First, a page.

KDnuggets : News : 2008 : n06 : item12 < PREVIOUS | NEXT >


From: Bruce Ratner
Date: 12 Mar 2008
Subject: Karl Pearson: beyond his correlation coefficient

Karl Pearson: Everybody Knows His Correlation Coefficient, but Not How "Close" the Binomial Distribution is to a Normal Distribution

Karl Pearson
Karl Pearson was born 150 years ago on March 27, 1857; he died April 27, 1936. He made important contributions to statistics; he is usually remembered for two path-breaking achievements: his "product-moment" estimate of the correlation coefficient (dating from 1896), and the chi-square test (introduced in 1900). But, on the 150th anniversary of his birth, there is a small striking discovery he made in 1895 that is virtually unknown today, yet well worth knowing.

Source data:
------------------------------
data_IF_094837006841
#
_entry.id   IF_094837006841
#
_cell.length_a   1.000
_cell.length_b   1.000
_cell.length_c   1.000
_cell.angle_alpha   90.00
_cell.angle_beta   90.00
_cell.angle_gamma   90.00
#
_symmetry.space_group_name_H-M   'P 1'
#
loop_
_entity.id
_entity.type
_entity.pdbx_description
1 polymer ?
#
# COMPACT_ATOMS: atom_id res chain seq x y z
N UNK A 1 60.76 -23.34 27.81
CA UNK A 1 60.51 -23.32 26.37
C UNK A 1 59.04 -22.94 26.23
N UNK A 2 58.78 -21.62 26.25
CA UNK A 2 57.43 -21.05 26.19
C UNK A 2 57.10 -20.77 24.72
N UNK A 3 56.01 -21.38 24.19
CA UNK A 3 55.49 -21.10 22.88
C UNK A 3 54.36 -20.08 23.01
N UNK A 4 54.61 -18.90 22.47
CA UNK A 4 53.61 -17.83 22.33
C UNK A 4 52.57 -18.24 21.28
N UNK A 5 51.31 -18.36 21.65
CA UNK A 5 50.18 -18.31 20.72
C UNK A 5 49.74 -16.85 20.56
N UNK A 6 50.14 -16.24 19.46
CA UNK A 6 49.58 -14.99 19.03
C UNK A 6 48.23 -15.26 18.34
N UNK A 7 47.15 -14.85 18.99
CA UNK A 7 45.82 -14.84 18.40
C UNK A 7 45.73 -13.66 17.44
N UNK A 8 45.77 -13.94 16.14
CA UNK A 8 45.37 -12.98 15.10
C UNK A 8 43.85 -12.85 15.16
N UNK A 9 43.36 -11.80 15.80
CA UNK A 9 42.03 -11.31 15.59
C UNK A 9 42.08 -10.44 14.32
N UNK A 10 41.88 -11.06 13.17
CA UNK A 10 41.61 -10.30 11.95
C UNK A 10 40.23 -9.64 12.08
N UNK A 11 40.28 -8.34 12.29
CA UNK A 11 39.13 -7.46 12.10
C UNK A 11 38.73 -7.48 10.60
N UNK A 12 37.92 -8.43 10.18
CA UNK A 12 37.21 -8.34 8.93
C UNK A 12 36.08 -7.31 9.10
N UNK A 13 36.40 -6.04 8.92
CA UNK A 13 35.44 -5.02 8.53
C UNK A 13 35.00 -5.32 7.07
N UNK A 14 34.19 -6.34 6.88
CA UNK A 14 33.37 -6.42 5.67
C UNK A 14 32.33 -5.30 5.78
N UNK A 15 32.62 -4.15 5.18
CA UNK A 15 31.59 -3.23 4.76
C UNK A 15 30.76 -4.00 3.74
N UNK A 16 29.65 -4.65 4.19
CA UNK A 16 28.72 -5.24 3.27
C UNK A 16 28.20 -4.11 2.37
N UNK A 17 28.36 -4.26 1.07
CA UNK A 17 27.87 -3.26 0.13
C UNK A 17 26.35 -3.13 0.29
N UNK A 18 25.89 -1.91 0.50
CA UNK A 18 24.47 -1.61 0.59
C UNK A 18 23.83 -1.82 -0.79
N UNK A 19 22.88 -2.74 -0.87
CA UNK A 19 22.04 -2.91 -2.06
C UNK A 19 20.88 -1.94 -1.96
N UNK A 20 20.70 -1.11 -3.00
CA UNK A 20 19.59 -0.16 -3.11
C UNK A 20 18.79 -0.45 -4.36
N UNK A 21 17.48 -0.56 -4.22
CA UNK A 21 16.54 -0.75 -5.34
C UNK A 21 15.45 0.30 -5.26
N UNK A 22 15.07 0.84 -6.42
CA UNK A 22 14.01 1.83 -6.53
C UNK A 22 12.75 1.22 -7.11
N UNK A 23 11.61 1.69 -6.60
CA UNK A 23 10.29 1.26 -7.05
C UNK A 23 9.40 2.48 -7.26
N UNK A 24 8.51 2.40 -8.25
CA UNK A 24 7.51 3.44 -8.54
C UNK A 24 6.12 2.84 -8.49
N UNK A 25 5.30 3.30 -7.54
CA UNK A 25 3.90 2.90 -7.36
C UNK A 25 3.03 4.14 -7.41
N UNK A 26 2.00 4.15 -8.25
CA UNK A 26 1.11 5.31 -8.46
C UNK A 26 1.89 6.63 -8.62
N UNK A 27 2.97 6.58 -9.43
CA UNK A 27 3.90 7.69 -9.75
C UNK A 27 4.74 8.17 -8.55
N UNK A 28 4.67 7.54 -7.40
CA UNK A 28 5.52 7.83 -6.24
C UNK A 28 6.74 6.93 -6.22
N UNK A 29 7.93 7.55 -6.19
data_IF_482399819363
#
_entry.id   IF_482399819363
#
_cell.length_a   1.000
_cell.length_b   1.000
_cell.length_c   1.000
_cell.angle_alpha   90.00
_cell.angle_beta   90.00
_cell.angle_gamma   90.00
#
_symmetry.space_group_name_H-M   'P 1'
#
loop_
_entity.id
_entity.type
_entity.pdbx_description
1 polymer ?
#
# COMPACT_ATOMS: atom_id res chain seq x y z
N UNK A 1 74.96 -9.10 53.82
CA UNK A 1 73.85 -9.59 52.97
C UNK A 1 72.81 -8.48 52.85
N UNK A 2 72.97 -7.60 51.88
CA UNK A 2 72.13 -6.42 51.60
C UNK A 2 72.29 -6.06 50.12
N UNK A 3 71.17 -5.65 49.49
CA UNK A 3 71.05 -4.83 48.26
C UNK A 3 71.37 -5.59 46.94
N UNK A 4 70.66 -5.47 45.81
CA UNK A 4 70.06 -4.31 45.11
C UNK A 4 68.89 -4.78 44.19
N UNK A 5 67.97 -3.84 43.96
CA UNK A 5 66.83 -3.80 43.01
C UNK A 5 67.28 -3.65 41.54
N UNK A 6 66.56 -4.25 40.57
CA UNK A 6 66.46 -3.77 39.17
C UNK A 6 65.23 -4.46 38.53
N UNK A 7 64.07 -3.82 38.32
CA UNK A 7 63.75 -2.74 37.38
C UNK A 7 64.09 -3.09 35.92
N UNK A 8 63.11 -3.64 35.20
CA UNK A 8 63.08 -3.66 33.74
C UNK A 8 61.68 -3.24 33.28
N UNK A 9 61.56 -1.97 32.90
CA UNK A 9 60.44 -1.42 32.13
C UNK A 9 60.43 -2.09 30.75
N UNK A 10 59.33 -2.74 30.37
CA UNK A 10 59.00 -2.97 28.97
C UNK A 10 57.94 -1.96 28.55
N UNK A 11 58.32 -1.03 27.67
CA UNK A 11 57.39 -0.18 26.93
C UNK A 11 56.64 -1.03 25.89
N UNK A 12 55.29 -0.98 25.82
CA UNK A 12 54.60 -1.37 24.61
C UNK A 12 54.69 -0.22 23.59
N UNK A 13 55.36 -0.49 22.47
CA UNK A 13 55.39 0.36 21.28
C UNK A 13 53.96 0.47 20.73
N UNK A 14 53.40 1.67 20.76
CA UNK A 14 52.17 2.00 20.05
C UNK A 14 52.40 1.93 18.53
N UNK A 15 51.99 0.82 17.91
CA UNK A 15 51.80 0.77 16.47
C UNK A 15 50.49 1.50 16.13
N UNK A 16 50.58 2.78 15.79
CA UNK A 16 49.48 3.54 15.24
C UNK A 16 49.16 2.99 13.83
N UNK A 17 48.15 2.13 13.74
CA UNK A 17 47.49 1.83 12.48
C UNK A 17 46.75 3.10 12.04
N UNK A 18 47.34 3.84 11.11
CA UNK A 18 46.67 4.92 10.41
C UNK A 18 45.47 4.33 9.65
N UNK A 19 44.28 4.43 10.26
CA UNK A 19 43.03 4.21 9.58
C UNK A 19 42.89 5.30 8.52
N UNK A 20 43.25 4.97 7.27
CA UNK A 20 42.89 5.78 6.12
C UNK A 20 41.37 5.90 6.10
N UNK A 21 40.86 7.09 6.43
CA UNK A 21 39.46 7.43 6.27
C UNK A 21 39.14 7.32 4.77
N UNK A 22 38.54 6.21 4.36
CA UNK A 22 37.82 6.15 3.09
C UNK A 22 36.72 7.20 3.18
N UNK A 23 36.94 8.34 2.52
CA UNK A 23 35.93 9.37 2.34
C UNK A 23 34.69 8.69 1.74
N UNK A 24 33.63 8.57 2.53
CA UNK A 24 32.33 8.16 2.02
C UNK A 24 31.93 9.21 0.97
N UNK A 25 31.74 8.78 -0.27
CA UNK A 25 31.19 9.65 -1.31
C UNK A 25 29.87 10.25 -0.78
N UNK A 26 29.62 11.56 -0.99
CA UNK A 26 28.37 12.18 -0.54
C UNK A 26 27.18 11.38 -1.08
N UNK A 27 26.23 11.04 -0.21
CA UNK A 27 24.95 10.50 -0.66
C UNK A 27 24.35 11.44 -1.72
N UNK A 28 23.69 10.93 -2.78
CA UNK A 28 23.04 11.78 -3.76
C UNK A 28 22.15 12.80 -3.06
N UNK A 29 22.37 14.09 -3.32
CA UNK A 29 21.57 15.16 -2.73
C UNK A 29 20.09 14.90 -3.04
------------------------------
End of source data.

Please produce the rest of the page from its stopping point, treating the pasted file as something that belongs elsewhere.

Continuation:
Everybody knows that the binomial distribution is "like" a normal distribution if the number of independent trials (n) is large and the probability of success (p) on a single trial is not too near 0 or 1. Everybody knows this because Abraham De Moivre proved it to be true in 1733.

Because we are always reminded that this is an approximation, there is a nagging doubt as to how close the binomial and normal distributions really are. Pearson discovered something quite remarkable: There is a case where the agreement is much, much closer than anyone would have expected. In fact, if one particular definition of "agreement" is adopted, and if p = 1/2, the "agreement" is actually exact for all n (even for n =1), providing one minor fudge factor is allowed ...

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KDnuggets : News : 2008 : n06 : item12 < PREVIOUS | NEXT >

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